The ancestors wanted their Magics back safely in their own corporeal arms. And that meant that the Book of Pattegon had to be stolen from the Inner Council itself. Which in turn meant that a little bit of chaos had to be created.
(Rating: 15, Warnings: violence, graphic imagery, Genre: Fantasy, Action, Adventure) Featured Image Credit: Panoramas, Flickr
Nettie Pattegon perched on the edge of the table, and stared at the bodies on the floor.
There was always a quiet sombre atmosphere that settled about a place when there were dead bodies in the room, with their sightless eyes staring up at Nettlie from the tables where they were slumped. This task had been quite an elaborate one to get right, especially the fact that Nettlie had managed to kill both of the pub owners with a different set of poisons to the rest of the pub just to throw in a bit of intrigue for the justice department. It would take them months, maybe even years, to work out that both poisons were derivatives of plants that grew in the same region, and even then Nettlie had only done that so the Justices had something to amuse themselves with.
Something to keep me interested at least, Nettlie thought, as she carefully stood up and delicately picked her way across the tables towards the bar. Nettlie wanted to make sure she could make full use of the malt whiskey this pub was infamous for before she went to join her co-conspirators to find out the information Twale had managed to retrieve from the now recovering Raels of Peyth and Eraw. News had spread like wildfire of their attack, and Nettlie thought if she overheard another conversation about how mysterious and dramatic Twale was she was going to throw up. She knew the man as an elderly grandfather, not the young rogue of many people’s imaginations that had caused so much mayhem on the roads almost fifty years ago.
Anyway, Nettlie had a medicinal reason for the whiskey. After all, she was the reason that they had all begun on this ridiculous venture in the beginning, or more precisely her rather irritating dead ancestors were the reason she had been ‘quietly encouraged’ to form this venture. It was rather something that the Guild had even allowed her to do this, she might be one of the Faction Heads but taking orders from the undead was something even for the Guild. They might dabble in Magics, but the spirits of the deceased were a world unto their own.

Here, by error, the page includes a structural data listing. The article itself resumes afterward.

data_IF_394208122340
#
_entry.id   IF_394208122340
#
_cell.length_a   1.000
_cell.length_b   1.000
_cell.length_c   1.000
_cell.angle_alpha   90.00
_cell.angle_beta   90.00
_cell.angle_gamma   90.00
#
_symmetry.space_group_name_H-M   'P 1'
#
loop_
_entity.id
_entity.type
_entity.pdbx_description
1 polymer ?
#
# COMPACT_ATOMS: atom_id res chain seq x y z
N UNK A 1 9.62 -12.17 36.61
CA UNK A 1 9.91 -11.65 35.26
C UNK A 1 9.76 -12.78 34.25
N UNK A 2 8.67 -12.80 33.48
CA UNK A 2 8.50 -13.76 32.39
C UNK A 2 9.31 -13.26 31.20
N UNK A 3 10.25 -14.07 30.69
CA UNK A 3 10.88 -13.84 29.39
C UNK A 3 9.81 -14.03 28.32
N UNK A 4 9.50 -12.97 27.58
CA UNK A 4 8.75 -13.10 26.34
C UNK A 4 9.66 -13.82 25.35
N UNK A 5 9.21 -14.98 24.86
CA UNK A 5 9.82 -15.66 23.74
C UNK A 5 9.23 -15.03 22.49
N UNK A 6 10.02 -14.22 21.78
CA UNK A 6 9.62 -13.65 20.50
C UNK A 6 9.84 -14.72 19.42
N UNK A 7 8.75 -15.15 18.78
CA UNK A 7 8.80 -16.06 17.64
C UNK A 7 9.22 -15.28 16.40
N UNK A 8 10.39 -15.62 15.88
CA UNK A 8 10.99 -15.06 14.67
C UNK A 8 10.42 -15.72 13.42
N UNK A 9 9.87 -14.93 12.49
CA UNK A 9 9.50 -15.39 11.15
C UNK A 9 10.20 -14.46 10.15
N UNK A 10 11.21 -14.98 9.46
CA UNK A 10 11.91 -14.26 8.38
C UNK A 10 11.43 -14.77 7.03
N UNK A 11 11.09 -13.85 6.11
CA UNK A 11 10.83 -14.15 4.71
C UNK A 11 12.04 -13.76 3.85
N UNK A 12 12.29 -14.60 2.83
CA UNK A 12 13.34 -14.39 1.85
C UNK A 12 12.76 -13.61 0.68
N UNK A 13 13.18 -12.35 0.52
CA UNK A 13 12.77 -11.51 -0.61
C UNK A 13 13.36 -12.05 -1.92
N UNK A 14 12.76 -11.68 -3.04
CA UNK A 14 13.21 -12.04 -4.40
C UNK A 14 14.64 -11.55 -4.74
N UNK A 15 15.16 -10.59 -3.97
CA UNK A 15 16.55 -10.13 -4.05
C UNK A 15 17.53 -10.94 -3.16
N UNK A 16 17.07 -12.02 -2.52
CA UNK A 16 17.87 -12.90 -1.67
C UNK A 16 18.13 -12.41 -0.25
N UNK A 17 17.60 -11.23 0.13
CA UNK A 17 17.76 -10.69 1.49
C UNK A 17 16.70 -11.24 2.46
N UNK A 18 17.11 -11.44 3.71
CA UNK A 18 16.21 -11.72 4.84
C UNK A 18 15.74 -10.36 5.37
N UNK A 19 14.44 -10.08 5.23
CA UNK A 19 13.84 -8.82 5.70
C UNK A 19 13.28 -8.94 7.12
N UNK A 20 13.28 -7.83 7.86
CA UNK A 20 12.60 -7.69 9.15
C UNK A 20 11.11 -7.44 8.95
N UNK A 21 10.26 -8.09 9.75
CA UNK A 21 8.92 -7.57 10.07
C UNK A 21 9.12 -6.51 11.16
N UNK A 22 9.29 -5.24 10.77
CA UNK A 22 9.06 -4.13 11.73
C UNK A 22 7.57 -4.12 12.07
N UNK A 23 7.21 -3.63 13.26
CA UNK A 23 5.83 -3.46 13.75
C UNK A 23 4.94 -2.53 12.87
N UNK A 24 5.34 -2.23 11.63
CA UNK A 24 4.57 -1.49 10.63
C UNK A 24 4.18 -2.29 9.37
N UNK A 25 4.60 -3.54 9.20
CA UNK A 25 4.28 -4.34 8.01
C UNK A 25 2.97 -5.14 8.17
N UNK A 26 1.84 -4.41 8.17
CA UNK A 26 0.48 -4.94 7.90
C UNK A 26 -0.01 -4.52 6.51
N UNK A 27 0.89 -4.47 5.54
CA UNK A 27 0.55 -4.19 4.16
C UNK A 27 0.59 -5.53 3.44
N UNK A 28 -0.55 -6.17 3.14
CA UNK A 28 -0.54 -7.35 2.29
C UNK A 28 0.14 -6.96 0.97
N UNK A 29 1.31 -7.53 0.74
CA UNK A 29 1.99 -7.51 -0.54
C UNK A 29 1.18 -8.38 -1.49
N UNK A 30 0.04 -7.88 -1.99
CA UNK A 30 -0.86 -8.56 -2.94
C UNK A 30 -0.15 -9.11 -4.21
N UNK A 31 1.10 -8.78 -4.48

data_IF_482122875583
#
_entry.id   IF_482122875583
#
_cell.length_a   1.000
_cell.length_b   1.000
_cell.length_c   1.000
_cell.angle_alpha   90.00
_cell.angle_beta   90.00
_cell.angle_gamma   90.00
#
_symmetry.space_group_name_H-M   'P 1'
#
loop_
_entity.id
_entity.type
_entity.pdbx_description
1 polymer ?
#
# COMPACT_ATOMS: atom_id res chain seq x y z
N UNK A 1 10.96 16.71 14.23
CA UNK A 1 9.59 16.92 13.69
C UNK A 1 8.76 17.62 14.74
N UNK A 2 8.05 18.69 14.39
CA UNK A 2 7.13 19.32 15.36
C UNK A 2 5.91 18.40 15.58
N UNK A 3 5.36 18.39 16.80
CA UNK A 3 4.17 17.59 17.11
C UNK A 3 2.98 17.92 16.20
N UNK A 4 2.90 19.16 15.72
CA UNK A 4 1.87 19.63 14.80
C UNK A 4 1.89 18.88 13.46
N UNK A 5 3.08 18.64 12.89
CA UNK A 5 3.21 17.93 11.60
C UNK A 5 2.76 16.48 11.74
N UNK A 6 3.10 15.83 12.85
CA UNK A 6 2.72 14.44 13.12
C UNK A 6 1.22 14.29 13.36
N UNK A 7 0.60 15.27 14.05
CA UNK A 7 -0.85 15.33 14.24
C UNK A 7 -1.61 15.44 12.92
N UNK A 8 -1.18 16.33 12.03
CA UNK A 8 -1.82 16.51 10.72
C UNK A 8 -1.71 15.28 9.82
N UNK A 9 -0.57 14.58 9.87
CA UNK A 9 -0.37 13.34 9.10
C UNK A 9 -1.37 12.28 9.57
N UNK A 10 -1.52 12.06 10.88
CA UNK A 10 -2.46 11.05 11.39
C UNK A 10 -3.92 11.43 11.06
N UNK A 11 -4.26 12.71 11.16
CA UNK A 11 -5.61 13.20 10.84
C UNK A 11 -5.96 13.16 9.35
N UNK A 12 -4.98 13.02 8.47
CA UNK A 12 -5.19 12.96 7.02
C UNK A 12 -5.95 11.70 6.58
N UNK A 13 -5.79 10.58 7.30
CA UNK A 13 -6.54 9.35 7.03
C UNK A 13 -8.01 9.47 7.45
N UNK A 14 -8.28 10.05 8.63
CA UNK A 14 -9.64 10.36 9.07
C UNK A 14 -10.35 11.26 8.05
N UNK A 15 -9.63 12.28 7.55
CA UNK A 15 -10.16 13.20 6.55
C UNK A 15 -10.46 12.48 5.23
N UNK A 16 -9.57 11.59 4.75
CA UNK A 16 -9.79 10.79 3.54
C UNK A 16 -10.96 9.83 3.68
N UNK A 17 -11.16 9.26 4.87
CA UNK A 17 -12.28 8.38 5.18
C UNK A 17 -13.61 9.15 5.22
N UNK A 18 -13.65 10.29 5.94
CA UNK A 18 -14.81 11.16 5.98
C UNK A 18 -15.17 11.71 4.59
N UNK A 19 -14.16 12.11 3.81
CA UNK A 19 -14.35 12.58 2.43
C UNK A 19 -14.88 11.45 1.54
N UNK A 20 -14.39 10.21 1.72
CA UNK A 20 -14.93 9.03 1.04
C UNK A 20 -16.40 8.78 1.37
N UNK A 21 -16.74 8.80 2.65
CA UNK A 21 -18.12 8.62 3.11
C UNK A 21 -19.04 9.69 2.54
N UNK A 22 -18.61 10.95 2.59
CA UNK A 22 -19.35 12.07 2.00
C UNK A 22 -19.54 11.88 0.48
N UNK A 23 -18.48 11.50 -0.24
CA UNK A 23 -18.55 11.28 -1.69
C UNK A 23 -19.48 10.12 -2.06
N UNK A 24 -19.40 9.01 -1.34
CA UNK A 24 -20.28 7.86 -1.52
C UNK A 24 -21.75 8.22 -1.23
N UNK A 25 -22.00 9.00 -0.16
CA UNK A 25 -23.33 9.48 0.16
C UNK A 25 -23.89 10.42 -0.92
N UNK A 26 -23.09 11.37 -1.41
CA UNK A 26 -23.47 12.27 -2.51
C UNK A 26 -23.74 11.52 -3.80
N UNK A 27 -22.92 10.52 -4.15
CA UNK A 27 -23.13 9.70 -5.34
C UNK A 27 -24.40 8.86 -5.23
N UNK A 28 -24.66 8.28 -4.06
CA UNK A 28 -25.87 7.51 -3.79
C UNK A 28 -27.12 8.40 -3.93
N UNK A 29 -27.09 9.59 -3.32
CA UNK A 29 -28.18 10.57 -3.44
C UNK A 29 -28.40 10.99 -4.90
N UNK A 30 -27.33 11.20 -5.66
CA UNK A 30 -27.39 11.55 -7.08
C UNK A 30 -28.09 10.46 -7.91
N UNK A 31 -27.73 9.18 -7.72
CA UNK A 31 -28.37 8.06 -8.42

Still, it paid well. And it paid well for Nettlie because her ancestor had granted her temporary access to the branch of Natural Magics that allowed her to understand the chemistry of poisons to a degree beyond which her years of self-tuition could ever hope to get her.
Nettlie danced over the final gap between the edge of the tables and the bar, missing swollen fingers and purple tongues that lolled out of the corpses fat lips as she went past. This way, when the Justices did their sweep for footprints they would never think to guess that the murderer had in fact never touched the floor in the first place. After all, there were no windows high above for anyone to supposedly enter by; the Justices would look to the floor and the Sewers for answers.
Just for the hell of it, Nettlie had laid a false trail down to the cellars just to piss of Karrl Pawe, the Chief Justice of the district. Nettlie really despised the man, especially because he had looked her over for a promotion in the previous rotation. Plus he had a really ugly moustache.